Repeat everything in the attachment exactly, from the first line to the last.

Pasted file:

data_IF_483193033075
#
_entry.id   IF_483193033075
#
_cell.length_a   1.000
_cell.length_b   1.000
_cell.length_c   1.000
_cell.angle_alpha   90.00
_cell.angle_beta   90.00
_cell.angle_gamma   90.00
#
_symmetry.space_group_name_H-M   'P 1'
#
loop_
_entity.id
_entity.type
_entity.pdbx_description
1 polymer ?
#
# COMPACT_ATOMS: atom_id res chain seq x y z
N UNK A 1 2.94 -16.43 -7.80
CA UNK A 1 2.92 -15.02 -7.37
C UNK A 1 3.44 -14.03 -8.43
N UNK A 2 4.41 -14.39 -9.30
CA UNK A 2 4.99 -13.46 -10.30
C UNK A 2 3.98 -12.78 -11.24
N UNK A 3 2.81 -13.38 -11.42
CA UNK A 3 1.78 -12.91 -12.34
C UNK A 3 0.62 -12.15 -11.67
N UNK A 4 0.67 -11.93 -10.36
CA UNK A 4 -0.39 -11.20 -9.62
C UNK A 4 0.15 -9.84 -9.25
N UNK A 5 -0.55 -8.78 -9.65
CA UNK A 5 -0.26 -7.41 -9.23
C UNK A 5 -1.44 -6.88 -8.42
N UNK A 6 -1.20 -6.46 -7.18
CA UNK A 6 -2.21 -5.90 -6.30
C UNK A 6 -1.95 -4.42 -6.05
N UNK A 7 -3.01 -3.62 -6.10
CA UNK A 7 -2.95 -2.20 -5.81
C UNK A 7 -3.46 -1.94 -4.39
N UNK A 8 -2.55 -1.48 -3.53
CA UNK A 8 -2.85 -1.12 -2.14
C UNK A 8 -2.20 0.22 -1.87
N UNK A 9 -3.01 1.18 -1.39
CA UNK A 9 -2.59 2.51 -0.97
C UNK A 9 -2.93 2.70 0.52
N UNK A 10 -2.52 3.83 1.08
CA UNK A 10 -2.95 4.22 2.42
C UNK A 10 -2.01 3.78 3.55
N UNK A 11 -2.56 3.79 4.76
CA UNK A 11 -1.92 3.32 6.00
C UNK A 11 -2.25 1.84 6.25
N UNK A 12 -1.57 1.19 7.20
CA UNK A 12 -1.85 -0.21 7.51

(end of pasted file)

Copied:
data_IF_483193033075
#
_entry.id   IF_483193033075
#
_cell.length_a   1.000
_cell.length_b   1.000
_cell.length_c   1.000
_cell.angle_alpha   90.00
_cell.angle_beta   90.00
_cell.angle_gamma   90.00
#
_symmetry.space_group_name_H-M   'P 1'
#
loop_
_entity.id
_entity.type
_entity.pdbx_description
1 polymer ?
#
# COMPACT_ATOMS: atom_id res chain seq x y z
N UNK A 1 2.94 -16.43 -7.80
CA UNK A 1 2.92 -15.02 -7.37
C UNK A 1 3.44 -14.03 -8.43
N UNK A 2 4.41 -14.39 -9.30
CA UNK A 2 4.99 -13.46 -10.30
C UNK A 2 3.98 -12.78 -11.24
N UNK A 3 2.81 -13.38 -11.42
CA UNK A 3 1.78 -12.91 -12.34
C UNK A 3 0.62 -12.15 -11.67
N UNK A 4 0.67 -11.93 -10.36
CA UNK A 4 -0.39 -11.20 -9.62
C UNK A 4 0.15 -9.84 -9.25
N UNK A 5 -0.55 -8.78 -9.65
CA UNK A 5 -0.26 -7.41 -9.23
C UNK A 5 -1.44 -6.88 -8.42
N UNK A 6 -1.20 -6.46 -7.18
CA UNK A 6 -2.21 -5.90 -6.30
C UNK A 6 -1.95 -4.42 -6.05
N UNK A 7 -3.01 -3.62 -6.10
CA UNK A 7 -2.95 -2.20 -5.81
C UNK A 7 -3.46 -1.94 -4.39
N UNK A 8 -2.55 -1.48 -3.53
CA UNK A 8 -2.85 -1.12 -2.14
C UNK A 8 -2.20 0.22 -1.87
N UNK A 9 -3.01 1.18 -1.39
CA UNK A 9 -2.59 2.51 -0.97
C UNK A 9 -2.93 2.70 0.52
N UNK A 10 -2.52 3.83 1.08
CA UNK A 10 -2.95 4.22 2.42
C UNK A 10 -2.01 3.78 3.55
N UNK A 11 -2.56 3.79 4.76
CA UNK A 11 -1.92 3.32 6.00
C UNK A 11 -2.25 1.84 6.25
N UNK A 12 -1.57 1.19 7.20
CA UNK A 12 -1.85 -0.21 7.51